"For years, the advice to the overweight people has been that we simply need to eat less and exercise more," Tara Parker-Pope wrote. "White there is truth to this guidance, it fails to take into account that the human body continues to fight against weight loss long after dieting has stopped. This translates into a sobering(令人清醒的)reality: once we become fat, most of us, despite our best efforts, will probably stay fat."

    Of course this revelation(揭示), it proven true by further study, is not good news for the weight-loss industry. But chances are it won't have much impact on the human tendency to resolve to get to the gym more and avoid chocolate cake when the clock strikes midnight on December 31.


    57. What do we learn from the first paragraph about new year resolutions?
    A) They are hard to sustain. C) They help shed bad habits.
    B) They test one's strength. D) They promise a good year.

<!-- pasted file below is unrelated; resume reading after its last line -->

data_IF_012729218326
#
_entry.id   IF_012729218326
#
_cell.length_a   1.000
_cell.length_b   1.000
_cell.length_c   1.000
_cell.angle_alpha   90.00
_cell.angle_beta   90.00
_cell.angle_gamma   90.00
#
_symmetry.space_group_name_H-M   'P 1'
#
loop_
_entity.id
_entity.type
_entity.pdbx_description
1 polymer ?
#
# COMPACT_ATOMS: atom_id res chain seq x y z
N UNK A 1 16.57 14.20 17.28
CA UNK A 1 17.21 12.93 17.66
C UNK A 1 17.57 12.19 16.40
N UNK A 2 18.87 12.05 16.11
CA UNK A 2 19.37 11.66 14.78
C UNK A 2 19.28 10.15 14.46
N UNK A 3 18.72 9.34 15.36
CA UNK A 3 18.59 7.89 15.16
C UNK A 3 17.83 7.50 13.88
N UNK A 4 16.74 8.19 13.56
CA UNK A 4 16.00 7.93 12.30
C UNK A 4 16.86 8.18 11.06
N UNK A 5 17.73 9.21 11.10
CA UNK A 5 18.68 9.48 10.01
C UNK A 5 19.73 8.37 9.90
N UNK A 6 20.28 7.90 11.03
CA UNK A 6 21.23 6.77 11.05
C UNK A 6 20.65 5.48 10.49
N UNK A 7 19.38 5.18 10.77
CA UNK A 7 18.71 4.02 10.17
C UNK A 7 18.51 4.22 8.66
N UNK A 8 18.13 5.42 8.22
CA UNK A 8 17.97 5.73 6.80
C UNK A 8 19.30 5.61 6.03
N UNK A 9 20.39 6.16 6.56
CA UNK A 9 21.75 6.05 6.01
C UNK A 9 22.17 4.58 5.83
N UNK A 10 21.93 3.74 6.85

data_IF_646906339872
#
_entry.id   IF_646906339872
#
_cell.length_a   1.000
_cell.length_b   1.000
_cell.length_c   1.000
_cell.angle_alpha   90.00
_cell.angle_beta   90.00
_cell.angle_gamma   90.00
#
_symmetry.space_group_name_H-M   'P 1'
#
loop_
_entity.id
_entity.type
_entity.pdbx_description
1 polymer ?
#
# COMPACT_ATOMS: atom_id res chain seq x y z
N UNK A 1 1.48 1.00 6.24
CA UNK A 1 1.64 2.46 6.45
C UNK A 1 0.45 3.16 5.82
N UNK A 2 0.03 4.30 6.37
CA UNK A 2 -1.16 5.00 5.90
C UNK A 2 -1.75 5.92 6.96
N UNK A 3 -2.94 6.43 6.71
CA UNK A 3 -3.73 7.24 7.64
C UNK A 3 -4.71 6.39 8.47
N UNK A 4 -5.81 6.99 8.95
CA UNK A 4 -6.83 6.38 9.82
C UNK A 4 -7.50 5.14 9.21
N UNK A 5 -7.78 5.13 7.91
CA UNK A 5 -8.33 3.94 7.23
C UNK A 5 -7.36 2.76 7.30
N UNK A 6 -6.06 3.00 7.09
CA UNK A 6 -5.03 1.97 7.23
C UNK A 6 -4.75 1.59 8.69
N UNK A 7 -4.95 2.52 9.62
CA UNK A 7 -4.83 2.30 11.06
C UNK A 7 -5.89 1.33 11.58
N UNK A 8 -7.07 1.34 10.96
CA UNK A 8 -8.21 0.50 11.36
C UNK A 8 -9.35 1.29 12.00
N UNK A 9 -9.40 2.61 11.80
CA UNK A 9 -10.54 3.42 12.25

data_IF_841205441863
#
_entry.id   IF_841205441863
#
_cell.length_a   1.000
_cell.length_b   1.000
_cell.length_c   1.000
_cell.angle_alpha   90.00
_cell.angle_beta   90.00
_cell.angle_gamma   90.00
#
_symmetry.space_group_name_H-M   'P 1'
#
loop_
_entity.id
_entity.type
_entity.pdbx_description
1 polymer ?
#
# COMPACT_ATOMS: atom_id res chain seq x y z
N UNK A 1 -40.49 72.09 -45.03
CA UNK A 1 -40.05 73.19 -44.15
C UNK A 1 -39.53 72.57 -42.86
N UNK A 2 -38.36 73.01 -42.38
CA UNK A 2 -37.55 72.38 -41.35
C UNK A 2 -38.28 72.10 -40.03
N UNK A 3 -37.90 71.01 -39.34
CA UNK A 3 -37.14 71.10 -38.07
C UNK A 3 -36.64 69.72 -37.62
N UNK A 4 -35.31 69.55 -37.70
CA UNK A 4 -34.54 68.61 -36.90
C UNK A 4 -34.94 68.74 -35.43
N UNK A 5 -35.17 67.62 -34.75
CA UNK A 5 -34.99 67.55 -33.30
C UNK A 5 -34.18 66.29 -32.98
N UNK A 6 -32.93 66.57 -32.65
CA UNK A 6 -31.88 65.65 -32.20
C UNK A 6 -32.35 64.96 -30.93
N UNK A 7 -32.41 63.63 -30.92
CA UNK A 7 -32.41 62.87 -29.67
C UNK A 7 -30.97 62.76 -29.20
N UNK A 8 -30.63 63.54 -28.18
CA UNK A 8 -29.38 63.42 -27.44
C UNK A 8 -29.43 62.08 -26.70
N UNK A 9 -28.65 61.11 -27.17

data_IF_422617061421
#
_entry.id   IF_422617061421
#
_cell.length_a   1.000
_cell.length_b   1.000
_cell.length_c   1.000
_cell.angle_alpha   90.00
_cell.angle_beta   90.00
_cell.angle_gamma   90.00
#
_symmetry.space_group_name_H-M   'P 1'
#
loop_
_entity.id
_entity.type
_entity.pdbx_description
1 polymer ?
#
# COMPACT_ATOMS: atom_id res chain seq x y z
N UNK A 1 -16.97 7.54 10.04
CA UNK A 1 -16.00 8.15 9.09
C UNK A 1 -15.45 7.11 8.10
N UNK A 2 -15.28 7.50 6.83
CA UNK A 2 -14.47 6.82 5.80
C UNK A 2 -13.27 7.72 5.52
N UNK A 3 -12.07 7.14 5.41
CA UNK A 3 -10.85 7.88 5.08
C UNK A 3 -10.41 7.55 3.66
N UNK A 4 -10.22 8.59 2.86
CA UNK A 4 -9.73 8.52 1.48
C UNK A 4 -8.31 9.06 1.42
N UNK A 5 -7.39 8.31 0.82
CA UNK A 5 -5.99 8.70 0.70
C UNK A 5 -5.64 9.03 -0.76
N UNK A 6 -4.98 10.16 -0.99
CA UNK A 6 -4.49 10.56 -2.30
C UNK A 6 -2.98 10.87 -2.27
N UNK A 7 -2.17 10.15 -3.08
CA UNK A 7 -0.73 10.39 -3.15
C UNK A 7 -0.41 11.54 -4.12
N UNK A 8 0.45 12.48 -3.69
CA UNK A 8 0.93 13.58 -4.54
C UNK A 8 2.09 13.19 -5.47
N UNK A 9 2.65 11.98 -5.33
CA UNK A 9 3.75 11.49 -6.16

58. Who do new year resolutions eventually benefit?
    A) Society in general. C) Health club members.
    B) Business executives. D) Health industries.

    59. What is special about the Biggest Loser Resort's weight management program?
    A) It gives top priority to emotional health.
    B) It does not resort to any quick fixes.
    C) It focuses on one's behavior change.
    D) It is not cheap but extremely effective.

    60. What happens when people stop dieting?
    A) They regain their appetite. C) Their weight bounces back.
    B) They usually stay in shape. D) Their health is likely to fail

    61. What do people tend to do about new year resolutions?
    A) They keep making them year after year.
    B) They abandon them once progress is made.
    C) They keep trying until they finally succeed.
    D) They make them for the sake of making them.

    Passage Two
    Questions 62 to 66 are based on the following passage.